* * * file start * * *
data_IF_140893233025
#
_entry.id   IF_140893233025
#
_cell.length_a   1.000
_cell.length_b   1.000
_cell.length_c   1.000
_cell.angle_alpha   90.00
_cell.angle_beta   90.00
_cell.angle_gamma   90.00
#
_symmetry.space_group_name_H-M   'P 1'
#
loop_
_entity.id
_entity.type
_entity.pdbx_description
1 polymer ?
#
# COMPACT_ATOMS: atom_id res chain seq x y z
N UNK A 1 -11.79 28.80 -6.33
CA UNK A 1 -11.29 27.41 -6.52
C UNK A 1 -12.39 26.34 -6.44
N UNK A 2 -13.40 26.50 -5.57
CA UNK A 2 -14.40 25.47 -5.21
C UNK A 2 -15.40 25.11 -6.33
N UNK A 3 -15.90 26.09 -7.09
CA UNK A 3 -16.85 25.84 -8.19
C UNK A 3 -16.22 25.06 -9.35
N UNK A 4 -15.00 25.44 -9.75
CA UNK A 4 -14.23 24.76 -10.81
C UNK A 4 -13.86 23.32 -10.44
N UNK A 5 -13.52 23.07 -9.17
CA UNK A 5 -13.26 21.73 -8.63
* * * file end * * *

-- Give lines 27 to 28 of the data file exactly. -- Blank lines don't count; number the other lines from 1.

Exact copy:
N UNK A 3 -15.90 26.09 -7.09
CA UNK A 3 -16.85 25.84 -8.19